The pups had never seen more than their water dish. Cliff set them in the water as gentle as possible. They all swam. The Weimaraner has webbed toes, and it should be noted that they are often excellent swimmers. When introducing them to water, it is important to be sure they don’t get spooked. Cliff uses lots of patience when he is working an older pup or an adult into the water. Obviously, you cannot carry them out into the water and then set them gently as Cliff did with the pups.

It is important not to spook them. The best technique is to engrain the love of the retrieve from and early age. This obsession with the retrieve works in your favor to get them into the water. A pond with sloping sides is ideal. First, get them retrieving along the water’s edge. Gradually you will ease them out where they must go beyond the bottom. This process could take a couple of days or weeks. With patience, any Weimaraner can learn to swim.

Here is Stackhouse

     ~ another Longhair

Keep In Mind

All Weimaraners have the potential to take to the water. It takes a bit of knack and patience. Our puppy imprinting does guarantee success–nor does it hurt the process. The retrieving and water-work sometimes get cast to the side during the flurry of early adjustment. There are so many things pulling at the process it is easy to forget a few. Socialization (a lot of touches in a safe way), exposure to noise, ingraining the love of the retrieve (not playing keep away) as well as engaging the pup with water are equally important. Balancing everything you are trying to accomplish–the basics we keep talking about and a lot more while doing it in the right manner is not a small task. It is important to spook them and create a fear of people, places, or situations. Some pups are more sensitive to stimuli, and others let it roll off their back. Approach the process with caution staying optimistic and upbeat. Small steps to success will get you results. Preconceived ideas should be shelved. See what you can become together.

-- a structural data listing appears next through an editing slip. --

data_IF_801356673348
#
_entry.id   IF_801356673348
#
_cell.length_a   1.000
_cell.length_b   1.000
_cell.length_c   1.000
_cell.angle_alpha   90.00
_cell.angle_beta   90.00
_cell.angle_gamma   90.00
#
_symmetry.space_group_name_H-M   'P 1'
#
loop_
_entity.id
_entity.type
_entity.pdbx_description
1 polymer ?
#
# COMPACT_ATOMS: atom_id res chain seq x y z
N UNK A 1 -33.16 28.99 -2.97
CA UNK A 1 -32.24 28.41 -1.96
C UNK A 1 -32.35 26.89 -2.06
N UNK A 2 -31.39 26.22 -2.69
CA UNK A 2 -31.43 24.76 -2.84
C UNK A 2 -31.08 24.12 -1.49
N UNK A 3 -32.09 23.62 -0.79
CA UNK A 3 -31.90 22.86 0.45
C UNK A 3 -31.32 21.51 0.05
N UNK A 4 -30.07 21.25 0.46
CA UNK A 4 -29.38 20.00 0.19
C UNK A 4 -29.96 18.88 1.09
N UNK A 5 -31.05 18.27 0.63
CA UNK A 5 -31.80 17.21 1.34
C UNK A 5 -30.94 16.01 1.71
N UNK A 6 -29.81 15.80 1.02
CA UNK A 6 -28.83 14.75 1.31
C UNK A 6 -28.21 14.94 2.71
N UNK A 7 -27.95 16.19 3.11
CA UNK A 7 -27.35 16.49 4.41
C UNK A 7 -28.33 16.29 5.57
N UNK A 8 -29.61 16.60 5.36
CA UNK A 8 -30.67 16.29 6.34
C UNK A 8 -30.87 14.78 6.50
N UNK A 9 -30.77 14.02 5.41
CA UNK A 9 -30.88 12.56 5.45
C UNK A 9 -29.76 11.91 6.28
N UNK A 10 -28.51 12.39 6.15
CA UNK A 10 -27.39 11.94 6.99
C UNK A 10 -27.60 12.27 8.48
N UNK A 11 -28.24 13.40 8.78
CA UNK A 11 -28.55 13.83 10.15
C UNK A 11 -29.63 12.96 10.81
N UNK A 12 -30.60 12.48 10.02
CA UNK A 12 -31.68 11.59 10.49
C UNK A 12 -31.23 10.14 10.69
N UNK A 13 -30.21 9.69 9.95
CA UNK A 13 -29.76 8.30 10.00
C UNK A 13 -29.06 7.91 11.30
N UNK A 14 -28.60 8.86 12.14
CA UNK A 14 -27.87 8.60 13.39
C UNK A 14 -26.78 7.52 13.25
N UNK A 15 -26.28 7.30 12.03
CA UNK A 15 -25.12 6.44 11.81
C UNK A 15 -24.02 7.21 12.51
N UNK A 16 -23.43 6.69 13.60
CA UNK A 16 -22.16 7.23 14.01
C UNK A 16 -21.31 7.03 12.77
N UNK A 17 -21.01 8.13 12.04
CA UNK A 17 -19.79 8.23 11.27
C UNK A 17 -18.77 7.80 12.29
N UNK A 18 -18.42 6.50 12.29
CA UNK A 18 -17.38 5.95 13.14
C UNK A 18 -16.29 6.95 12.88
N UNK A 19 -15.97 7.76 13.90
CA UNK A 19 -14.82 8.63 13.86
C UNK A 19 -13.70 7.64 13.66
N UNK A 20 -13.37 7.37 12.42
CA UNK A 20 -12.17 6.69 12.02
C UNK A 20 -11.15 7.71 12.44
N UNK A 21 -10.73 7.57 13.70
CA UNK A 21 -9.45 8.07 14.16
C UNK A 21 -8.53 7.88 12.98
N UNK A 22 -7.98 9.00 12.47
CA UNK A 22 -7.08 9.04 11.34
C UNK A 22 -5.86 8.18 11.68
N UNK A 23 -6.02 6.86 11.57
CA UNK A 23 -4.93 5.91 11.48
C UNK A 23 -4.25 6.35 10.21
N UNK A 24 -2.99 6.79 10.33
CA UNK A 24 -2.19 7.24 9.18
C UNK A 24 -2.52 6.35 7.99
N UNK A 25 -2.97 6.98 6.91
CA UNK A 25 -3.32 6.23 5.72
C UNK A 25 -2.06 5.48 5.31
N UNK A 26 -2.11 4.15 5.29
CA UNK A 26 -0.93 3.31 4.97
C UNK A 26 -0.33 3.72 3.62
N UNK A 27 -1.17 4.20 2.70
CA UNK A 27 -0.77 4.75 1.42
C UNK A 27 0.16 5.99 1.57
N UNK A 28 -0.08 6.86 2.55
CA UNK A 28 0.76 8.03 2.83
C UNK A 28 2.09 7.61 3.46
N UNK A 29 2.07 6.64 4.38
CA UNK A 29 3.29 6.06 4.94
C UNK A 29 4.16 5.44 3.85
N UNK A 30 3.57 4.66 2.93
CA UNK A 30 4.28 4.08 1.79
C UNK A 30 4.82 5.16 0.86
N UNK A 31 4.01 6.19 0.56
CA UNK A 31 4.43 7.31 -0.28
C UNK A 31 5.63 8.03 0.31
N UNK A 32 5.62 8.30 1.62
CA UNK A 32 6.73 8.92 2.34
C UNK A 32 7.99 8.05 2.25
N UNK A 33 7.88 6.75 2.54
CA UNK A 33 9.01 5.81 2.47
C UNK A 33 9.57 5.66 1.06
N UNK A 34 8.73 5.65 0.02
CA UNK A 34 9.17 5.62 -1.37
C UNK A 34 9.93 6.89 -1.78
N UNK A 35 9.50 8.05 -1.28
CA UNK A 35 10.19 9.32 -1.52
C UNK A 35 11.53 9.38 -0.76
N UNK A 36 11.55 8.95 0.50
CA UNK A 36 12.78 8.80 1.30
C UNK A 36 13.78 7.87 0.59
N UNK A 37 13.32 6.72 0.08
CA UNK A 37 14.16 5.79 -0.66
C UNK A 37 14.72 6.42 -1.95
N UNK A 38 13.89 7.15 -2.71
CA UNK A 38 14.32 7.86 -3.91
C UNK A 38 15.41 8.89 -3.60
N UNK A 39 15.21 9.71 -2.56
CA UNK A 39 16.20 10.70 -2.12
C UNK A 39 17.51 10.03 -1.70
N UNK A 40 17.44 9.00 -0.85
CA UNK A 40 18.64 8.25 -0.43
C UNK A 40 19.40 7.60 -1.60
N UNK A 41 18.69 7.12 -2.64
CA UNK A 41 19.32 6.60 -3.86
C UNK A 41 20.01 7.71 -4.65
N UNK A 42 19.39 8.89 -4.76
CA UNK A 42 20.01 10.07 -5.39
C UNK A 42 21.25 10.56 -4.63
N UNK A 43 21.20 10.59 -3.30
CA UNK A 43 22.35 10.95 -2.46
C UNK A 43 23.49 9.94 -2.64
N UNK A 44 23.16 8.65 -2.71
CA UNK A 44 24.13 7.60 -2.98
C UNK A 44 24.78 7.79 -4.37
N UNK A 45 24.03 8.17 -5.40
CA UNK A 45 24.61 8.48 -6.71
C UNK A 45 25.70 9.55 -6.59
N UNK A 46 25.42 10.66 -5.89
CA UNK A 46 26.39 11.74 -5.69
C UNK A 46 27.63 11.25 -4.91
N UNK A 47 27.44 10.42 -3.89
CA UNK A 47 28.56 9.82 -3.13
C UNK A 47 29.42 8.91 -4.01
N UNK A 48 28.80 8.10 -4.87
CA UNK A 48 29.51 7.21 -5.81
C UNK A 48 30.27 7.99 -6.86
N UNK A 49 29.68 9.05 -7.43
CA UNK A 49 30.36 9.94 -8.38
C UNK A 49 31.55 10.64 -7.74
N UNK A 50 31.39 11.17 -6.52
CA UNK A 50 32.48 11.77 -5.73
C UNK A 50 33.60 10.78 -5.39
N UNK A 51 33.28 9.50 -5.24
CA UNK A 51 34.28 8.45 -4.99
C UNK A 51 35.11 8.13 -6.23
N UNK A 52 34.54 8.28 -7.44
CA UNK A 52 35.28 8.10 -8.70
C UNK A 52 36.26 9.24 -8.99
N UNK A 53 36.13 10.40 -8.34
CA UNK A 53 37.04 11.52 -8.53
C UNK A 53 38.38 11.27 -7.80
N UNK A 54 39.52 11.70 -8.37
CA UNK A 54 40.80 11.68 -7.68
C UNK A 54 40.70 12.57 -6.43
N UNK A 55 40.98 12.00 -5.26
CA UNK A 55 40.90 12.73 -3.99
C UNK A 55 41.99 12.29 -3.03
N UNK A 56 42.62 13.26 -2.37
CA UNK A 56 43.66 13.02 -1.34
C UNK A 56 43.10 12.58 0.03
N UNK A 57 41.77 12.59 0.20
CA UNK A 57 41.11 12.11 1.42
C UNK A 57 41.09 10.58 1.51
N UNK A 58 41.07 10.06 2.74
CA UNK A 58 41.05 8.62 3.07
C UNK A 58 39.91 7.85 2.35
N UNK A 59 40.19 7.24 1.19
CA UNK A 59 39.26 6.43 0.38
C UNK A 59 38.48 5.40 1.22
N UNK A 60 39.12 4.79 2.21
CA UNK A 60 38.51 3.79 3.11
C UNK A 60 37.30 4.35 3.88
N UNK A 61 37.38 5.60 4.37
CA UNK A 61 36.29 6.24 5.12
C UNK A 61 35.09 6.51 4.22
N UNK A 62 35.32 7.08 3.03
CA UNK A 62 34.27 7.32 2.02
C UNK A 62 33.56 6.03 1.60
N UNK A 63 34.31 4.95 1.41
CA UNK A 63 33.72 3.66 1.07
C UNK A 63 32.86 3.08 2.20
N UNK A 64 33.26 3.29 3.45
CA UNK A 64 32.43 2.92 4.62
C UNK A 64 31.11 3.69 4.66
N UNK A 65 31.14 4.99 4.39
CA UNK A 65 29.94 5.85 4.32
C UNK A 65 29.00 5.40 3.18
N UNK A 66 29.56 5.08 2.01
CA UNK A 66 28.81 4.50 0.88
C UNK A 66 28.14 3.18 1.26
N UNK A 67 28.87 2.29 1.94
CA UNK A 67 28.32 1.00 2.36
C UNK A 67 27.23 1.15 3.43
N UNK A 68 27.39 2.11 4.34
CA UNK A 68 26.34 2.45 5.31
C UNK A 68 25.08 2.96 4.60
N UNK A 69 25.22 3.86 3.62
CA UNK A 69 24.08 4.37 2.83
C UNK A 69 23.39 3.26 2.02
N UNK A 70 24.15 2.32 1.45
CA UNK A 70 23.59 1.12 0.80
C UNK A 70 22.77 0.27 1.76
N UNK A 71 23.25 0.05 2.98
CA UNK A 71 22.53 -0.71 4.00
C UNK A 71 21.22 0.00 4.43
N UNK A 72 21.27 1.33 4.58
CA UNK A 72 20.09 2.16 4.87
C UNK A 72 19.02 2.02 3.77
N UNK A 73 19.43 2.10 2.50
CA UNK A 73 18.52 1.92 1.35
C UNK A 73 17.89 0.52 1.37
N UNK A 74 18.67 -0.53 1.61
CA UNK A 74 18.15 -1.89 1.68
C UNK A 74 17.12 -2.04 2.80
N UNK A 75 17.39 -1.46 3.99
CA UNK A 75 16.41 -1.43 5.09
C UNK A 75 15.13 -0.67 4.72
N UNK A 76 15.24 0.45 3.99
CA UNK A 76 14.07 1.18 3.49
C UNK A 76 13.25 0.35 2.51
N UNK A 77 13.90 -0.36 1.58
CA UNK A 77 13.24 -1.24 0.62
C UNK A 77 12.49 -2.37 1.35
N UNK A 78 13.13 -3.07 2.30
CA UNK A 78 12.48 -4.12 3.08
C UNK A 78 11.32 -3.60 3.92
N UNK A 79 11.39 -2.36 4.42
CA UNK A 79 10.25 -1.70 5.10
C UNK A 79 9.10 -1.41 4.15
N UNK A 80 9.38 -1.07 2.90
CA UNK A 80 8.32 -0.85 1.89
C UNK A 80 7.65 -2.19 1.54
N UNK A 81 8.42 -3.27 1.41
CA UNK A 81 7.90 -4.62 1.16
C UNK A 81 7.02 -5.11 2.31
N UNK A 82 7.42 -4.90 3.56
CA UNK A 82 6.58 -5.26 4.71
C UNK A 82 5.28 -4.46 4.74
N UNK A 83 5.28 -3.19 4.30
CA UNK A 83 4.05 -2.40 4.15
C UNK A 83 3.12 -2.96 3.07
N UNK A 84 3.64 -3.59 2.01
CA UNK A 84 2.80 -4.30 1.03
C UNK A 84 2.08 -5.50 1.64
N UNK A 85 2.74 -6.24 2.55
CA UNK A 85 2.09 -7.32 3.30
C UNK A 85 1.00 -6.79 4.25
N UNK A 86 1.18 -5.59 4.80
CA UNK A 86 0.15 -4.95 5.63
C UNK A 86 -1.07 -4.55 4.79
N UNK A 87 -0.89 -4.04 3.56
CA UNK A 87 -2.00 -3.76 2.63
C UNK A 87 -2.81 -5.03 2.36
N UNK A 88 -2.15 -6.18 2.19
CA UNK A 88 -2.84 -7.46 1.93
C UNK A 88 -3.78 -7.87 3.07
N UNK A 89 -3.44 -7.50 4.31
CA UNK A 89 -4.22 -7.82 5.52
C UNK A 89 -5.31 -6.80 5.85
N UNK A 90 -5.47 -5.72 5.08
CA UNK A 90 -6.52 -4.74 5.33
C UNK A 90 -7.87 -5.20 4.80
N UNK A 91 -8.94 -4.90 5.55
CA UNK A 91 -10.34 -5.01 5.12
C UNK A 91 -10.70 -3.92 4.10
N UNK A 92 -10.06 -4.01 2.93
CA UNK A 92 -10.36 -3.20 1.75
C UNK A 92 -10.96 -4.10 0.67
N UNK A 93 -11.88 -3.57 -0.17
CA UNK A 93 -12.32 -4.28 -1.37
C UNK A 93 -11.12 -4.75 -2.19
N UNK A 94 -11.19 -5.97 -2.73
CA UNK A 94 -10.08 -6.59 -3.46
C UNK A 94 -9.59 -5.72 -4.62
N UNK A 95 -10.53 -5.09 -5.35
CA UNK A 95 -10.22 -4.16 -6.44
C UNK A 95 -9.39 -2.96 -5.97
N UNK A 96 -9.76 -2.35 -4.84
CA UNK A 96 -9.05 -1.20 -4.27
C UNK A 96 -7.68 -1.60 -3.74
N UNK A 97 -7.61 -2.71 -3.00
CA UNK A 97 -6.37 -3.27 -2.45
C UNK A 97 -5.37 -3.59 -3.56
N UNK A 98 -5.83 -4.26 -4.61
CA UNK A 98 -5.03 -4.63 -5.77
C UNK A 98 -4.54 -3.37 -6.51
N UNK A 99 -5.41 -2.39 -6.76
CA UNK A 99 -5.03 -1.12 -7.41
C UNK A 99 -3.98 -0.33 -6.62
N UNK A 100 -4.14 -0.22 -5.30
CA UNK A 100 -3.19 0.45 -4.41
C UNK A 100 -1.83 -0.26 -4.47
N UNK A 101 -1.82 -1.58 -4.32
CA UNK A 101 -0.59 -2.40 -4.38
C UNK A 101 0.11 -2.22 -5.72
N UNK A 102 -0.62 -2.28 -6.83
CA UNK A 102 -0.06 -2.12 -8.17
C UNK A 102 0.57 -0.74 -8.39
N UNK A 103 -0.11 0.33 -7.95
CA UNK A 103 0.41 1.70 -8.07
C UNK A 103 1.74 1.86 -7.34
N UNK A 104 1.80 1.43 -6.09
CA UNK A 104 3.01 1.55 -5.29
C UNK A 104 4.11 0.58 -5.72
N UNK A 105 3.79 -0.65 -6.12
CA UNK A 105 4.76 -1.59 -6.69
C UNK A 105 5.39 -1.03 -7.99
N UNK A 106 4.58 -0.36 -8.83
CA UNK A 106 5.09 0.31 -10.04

Tazmanian Devil

Schweitzer's Maverick_5212

Beloved Companion

One Year Old

Hard to believe that Maverick turned 1-year old last week.  He is a little tazmanian devil, always on the go, full of energy!  Right when you think he is tuckered out, he is up and ready to go again!  🙂

Schweitzer's Maverick (1 Yr)

Natural Ability

Maverick has been on at least 4 pheasant trips this past season.  Each time he did better and better.  Bill has high hopes for him in the coming years.  He has such a hunt drive that he likes to stalk insects, butterflies, squirrels, etc.  If it moves, game on!

Fun to Watch

He is so much fun to watch prance around the yard with his toys, tossing them up in the air and then bolting around at lightning speed.  He cracks us up!  He also still loves to knead his favorite pillow and cuddle up with me when he does.
Schweitzer's Maverick_5999 (1)

Sawyer and Maverick

Our old timer Weimaraner, Sawyer, now 12, tolerates him.  Luckily our next door neighbor recently adopted a puppy and he and Maverick get along so well together. They can both  go multiple rounds and wear one another out.
Schweitzer's Maverick_5372

The Basics and Still Learning

He has been crate trained from the get go and knows several commands, both verbal and hand.  It is lots of fun watching him learn new things.
Schweitzer's Maverick_6280

Thank you for another wonderful dog from Owyheestar!

Jennifer, Bill, Ethan, Owen, Sayer & Maverick

Breeder Comment

Discovery and Placement Findings

It ‘s nice to know our Discovery and Placement Test results proved accurate. Some Weimaraner pups within a given litter (despite the breeding lineage) will always show more potential than others. Our findings are invaluable whether you are a hunter or not.
We appreciate the update and the great photos that accompany it. Your loyalty is also greatly appreciated. Before Sawyer (your rescue Weimaraner) you had an OwyheeStar. We cannot say what it means that you came back again. Many of our clients are repeats, and others are referrals. Your return means the world to us.

The extreme athlete

The topic of acquiring Major Medical Insurance for the extreme athletic Weimaraner is not new or novel. Just like their human counterpart an injury can occur. It is very costly and a lengthy process to treat a torn ligament. We always hope nothing like that will happen, but we are talking about a high-speed risky behavior type of situation. Eventually, something will happen, and then you will wish you had the insurance. Consider it!
No one can guess what will occur along the path to the end. Eventually, something takes our beloved away from us, and we don’t want it to happen any earlier than it must. When something comes along, we don’t want the pocketbook to be the deciding factor.

NuVet–worth it!